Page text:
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kirstieb

Guardian-I'm nervous about buying a house – should I go ahead?

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https://www.theguardian.com/money/2018/may/24/buying-house-should-i-go-ahead

 

What are peoples thoughts on this? "Advice" for first time buyer with depression and a gut instinct that they don't want to buy this house being advised by the columnist to to just ignore all of that and just buy it, after all

 

"As far as how you feel about the property, you must have liked it enough to put an offer in although it’s perfectly understandable in a period of such upheaval in your life that you’re experiencing cold feet. So I wonder if it would help to take the emotion out of the situation and think of the house in the same way that you would think about a rental property. Continuing with the purchase doesn’t mean that the house has to be your home for the rest of your life. You could think of it as the temporary stepping stone to a longer-term home".

 

Personally, I feel its terrible advice.

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Oooh, so tricky.  I spend all my time wishing someone had said to me "man up and buy the ****ing house" in 1997, but that doesn't mean it would necessarily be good advice now.   Making it seem like it's "easy come easy go" buying and selling a house is a bit naughty, it's not like giving a month's notice, packing up your stuff and going elsewhere.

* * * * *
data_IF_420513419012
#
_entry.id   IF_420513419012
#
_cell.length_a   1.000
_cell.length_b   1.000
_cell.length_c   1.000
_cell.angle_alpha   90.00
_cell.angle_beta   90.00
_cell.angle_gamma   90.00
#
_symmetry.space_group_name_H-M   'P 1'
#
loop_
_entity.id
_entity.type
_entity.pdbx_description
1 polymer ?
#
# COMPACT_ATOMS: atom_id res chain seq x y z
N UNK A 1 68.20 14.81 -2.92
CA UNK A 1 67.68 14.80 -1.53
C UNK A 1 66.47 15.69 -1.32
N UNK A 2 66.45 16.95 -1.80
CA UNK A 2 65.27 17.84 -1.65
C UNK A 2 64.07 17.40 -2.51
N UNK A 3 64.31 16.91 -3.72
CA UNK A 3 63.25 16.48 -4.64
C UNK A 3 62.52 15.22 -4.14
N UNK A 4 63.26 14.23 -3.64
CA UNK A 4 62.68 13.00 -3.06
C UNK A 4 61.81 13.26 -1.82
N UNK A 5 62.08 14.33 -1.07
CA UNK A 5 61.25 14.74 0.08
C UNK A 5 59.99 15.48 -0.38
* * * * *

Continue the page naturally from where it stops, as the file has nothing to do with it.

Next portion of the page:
Regardless of whether it's good advice or bad advice, it's interesting that it shows that no one really believes that property is anything other than a safe bet.  The MSM may have done more bearish articles lately, but I think true sentiment is still holding strong for HPI forever in most people's minds (probably including mine if I'm honest)

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"So I suspect that it’s your depression rather than your nerves that is getting in the way of your completing the purchase of the property and I’m not surprised that you can’t face signing the contract."

 

that's basically saying you must be mentally ill not to go through with it. Who is this providing the answers?

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No vested interest here then:

 

 

Virginia Wallis

Virginia Wallis is a freelance personal finance journalist who contributes regularly to Guardian Money as well as acting as the site's expert on homebuying. She has written for The Observer Cash supplement and is currently the contributing editor, finance for Good Housekeeping magazine. She is also the author of three financial guides for Which?.

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Well this is really tricky, because it boils down to someone saying:

- I've agreed to buy a house
- I have a mental illness
- I now don't think I want the house after all...
- ...but I'm not sure whether it's because the purchase is wrong, or just because of my illness
- Should I still buy it?